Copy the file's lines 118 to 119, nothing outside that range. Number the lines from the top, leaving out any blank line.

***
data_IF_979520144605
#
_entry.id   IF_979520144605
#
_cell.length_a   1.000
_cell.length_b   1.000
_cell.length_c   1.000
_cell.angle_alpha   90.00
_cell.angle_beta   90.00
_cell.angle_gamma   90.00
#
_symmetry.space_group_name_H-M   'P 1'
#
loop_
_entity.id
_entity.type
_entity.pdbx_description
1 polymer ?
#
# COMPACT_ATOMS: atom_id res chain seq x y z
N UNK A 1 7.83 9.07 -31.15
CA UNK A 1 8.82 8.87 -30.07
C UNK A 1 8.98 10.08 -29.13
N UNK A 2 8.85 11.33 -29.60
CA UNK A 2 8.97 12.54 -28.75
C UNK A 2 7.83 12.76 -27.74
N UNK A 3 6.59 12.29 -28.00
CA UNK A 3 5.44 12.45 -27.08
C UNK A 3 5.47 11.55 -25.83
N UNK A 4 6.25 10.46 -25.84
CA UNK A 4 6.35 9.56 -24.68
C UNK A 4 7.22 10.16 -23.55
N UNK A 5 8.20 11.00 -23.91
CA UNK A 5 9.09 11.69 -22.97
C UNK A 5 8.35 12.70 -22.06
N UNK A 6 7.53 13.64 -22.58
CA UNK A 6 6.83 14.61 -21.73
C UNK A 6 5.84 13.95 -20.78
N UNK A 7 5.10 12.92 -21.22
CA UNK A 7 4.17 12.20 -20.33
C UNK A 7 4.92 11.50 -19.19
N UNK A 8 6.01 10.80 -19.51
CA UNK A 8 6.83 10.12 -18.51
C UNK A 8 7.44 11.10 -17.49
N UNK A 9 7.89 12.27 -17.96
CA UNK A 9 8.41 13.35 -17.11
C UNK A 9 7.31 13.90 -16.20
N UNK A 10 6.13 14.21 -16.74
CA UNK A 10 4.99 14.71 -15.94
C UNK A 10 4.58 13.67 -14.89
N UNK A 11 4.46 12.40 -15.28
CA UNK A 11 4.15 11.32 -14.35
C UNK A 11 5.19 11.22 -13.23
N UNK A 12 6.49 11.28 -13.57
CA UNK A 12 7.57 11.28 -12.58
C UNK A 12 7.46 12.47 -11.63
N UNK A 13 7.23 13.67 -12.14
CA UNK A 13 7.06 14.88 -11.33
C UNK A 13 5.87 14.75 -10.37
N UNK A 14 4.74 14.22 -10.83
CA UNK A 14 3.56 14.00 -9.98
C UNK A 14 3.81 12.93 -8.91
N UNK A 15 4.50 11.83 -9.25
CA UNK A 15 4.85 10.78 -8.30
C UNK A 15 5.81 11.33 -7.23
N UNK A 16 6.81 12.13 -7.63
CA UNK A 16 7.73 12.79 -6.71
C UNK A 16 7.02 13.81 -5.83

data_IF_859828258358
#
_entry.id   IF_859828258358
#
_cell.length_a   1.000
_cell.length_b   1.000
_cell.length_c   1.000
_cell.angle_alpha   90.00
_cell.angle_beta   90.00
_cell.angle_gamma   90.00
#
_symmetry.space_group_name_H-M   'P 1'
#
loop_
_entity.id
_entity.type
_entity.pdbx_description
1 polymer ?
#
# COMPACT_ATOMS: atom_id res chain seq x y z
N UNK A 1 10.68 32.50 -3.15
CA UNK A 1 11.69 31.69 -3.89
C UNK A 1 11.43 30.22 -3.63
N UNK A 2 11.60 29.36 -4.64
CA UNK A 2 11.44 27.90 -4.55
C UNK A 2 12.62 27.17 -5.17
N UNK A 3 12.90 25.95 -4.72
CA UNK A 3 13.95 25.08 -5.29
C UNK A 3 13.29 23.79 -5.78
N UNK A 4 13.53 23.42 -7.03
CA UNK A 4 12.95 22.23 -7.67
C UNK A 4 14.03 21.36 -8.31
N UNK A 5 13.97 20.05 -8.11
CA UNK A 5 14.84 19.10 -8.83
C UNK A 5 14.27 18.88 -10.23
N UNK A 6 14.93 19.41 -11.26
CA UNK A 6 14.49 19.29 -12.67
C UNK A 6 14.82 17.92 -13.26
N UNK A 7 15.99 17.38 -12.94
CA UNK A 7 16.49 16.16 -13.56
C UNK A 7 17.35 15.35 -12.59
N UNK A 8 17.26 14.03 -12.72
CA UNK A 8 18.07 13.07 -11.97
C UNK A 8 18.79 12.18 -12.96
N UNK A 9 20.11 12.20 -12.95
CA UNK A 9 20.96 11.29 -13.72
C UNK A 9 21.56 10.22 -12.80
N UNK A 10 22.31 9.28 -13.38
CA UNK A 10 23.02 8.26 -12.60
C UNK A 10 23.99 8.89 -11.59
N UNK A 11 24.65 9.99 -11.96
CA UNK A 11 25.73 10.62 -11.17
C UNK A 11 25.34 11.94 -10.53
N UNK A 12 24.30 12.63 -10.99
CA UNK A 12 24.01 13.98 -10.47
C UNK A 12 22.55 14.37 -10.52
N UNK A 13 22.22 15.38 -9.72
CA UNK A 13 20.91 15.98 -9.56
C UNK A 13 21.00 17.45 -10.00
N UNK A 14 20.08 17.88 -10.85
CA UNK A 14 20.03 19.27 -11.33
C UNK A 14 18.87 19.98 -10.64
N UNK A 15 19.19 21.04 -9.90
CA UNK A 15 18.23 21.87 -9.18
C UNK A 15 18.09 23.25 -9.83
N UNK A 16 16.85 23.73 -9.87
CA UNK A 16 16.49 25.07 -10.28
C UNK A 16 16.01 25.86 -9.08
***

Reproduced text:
C UNK A 10 23.99 8.89 -11.59
N UNK A 11 24.65 9.99 -11.96